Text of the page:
Directors pay penalties of over $10,000 for poor employment records
In the recent decision of Fair Work Ombudsman v A & K Property Services Pty Ltd & Ors  FCCA 2259, the Federal Circuit Court of Australia was asked to consider whether the directors of a company should be held personally liable for penalties where the corporation is found to have contravened the Fair Work Act 2009 (Cth) (the Act). Specifically, alleged failure to issue payslips or keep records and underpayments under the Fast Food Industry Award 2010, affecting nine employees.
In this case commenced by the Fair Work Ombudsman (the FWO), there was a reverse onus of proof which required the employers to disprove underpayment allegations and failure to keep adequate time and wages records or issue pay slips.
A & K Property Services Pty Ltd (the Company) operates two sushi take away stores in Queensland. The directors of the Company were also respondents in the case and were considered responsible for ensuring the Company complied with its legal obligations under the Act and the Fair Work Regulations 2009 (Cth).
The Company admitted to the following contraventions over a three month period, failing to:
- make and keep employee records;
- provide pay slips within one working day of paying an amount to employees;
- pay minimum rates of pay, weekend penalty rates, overtime and annual leave loading;
- make superannuation contributions;
- enter into written part-time agreements; and
- accrue annual leave and personal/carer’s leave.
Mr Kim, one of the directors, admitted to being involved in the record keeping and pay slip contraventions. Additionally, each of the directors admitted to being involved in the accrual of leave contraventions.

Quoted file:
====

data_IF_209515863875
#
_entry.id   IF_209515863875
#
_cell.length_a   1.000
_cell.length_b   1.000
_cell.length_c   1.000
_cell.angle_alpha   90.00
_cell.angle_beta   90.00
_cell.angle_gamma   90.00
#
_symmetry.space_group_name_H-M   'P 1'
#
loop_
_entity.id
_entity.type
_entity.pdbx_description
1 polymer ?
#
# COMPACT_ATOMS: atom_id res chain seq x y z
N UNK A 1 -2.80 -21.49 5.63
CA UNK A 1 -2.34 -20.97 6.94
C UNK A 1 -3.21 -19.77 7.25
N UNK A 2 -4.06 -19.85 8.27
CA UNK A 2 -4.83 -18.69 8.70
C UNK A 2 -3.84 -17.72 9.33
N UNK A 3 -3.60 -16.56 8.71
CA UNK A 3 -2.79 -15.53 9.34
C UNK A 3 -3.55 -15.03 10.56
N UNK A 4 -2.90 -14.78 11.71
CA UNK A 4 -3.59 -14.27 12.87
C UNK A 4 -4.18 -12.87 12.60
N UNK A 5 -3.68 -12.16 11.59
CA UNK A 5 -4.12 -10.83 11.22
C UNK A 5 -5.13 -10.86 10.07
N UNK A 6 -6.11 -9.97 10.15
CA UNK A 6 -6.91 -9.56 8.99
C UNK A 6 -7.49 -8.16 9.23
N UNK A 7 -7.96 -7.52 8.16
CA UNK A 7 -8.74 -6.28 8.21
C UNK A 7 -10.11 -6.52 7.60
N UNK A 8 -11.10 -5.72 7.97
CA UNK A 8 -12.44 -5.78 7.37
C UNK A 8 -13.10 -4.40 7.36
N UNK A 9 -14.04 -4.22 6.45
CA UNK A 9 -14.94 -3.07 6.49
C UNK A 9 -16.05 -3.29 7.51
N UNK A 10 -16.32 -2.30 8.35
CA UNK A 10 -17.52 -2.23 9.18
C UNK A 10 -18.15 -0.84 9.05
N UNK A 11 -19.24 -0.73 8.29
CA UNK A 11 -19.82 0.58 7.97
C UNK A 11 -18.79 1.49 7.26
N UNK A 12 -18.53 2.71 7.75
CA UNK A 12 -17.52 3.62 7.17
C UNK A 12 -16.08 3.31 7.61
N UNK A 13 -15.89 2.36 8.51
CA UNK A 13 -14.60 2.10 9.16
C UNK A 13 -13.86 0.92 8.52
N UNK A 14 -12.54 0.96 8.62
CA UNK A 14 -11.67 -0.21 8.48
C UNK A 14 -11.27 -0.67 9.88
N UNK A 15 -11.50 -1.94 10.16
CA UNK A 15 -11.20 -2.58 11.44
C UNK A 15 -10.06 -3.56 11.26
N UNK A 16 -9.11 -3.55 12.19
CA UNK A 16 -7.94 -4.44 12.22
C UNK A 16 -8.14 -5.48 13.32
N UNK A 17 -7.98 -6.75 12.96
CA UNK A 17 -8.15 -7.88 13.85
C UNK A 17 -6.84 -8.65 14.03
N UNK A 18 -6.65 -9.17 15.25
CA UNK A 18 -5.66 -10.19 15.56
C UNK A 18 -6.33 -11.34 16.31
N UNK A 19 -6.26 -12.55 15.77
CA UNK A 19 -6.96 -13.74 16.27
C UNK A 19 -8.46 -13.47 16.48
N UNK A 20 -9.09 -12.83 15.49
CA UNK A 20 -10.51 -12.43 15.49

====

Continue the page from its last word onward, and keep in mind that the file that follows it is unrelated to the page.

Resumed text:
In meeting with FWO, the directors were unable to specify the start date of the affected employees and could not provide contemporaneous records to determine the quantum of entitlements owed to the employees.
A failure to make and keep records and provide the relevant employees with pay slips was considered by the Court to be a particularly serious contravention as it had the potential to frustrate the ability of the employees to understand their lawful minimum entitlements and hold the Company accountable.
The Court determined there was a need for general deterrence in this matter, particularly where the relevant industry has a real potential to lead to the exploitation of workers. While the Court accepted the Company and the directors’ conduct was not deliberate, it ‘was plainly grossly reckless.’
Reverse Onus of Proof
Section 557C of the Act required the Company to disprove the underpayment contraventions in the circumstances where no pay slips were given to the relevant employees and no records were made and kept. The FWO submitted to the Court that it was relevant to consider the admissions were made in the context of the FWO relying upon this reverse onus of proof.
However, early admissions by the Company and directors meant the reverse onus provisions were not tested in this case.
The Court ordered the Company to pay $108,000. Each director of the Company was held personally liable and ordered to pay penalties of up to $10,600, commensurate to their contraventions of the Act.
Take Home Messages
This case serves as a timely reminder to ensure you understand your responsibilities as a director. Where a corporation fails to make and keep records or provide pay slips, the onus is on the corporation and/or the directors to disprove any allegations of underpayments and poor record keeping.
The findings of this case highlights the need for employers, including the directors of a company, to ensure relevant award requirements are being met and appropriate records are maintained. Importantly, directors may be held personally liable for a contravention of the Act.
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